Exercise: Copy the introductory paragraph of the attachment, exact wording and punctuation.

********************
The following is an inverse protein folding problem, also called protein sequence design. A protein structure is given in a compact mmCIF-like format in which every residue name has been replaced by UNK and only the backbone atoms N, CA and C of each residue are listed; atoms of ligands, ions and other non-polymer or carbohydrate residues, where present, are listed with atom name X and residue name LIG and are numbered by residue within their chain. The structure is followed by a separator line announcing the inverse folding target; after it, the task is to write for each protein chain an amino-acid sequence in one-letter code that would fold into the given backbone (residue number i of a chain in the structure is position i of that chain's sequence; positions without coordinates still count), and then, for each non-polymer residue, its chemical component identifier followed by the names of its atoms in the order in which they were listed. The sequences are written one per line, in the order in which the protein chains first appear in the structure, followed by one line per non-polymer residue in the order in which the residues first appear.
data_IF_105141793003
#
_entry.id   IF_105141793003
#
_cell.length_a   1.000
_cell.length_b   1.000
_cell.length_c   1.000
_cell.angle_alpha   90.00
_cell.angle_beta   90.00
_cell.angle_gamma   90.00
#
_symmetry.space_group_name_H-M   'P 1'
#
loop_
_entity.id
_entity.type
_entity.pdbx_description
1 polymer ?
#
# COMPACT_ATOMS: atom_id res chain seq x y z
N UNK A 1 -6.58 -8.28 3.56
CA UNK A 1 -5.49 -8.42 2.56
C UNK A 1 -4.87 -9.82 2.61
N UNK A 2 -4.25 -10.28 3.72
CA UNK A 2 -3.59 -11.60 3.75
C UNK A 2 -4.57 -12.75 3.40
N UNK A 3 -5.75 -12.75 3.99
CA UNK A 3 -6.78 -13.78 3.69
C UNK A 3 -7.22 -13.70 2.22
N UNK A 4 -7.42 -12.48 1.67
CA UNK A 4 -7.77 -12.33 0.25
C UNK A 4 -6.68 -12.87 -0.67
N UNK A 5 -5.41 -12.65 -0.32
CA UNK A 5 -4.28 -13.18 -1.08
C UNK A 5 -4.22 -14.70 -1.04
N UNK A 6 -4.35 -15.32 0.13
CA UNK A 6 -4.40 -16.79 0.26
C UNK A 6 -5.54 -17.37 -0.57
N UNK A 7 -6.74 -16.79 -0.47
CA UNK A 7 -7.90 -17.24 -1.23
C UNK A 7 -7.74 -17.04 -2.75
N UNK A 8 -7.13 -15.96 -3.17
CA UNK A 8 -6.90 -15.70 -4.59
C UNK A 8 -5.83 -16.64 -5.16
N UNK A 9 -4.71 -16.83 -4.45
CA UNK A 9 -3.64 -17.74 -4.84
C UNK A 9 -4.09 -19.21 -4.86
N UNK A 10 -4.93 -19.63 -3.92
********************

The following is an inverse protein folding problem, also called protein sequence design. A protein structure is given in a compact mmCIF-like format in which every residue name has been replaced by UNK and only the backbone atoms N, CA and C of each residue are listed; atoms of ligands, ions and other non-polymer or carbohydrate residues, where present, are listed with atom name X and residue name LIG and are numbered by residue within their chain. The structure is followed by a separator line announcing the inverse folding target; after it, the task is to write for each protein chain an amino-acid sequence in one-letter code that would fold into the given backbone (residue number i of a chain in the structure is position i of that chain's sequence; positions without coordinates still count), and then, for each non-polymer residue, its chemical component identifier followed by the names of its atoms in the order in which they were listed. The sequences are written one per line, in the order in which the protein chains first appear in the structure, followed by one line per non-polymer residue in the order in which the residues first appear.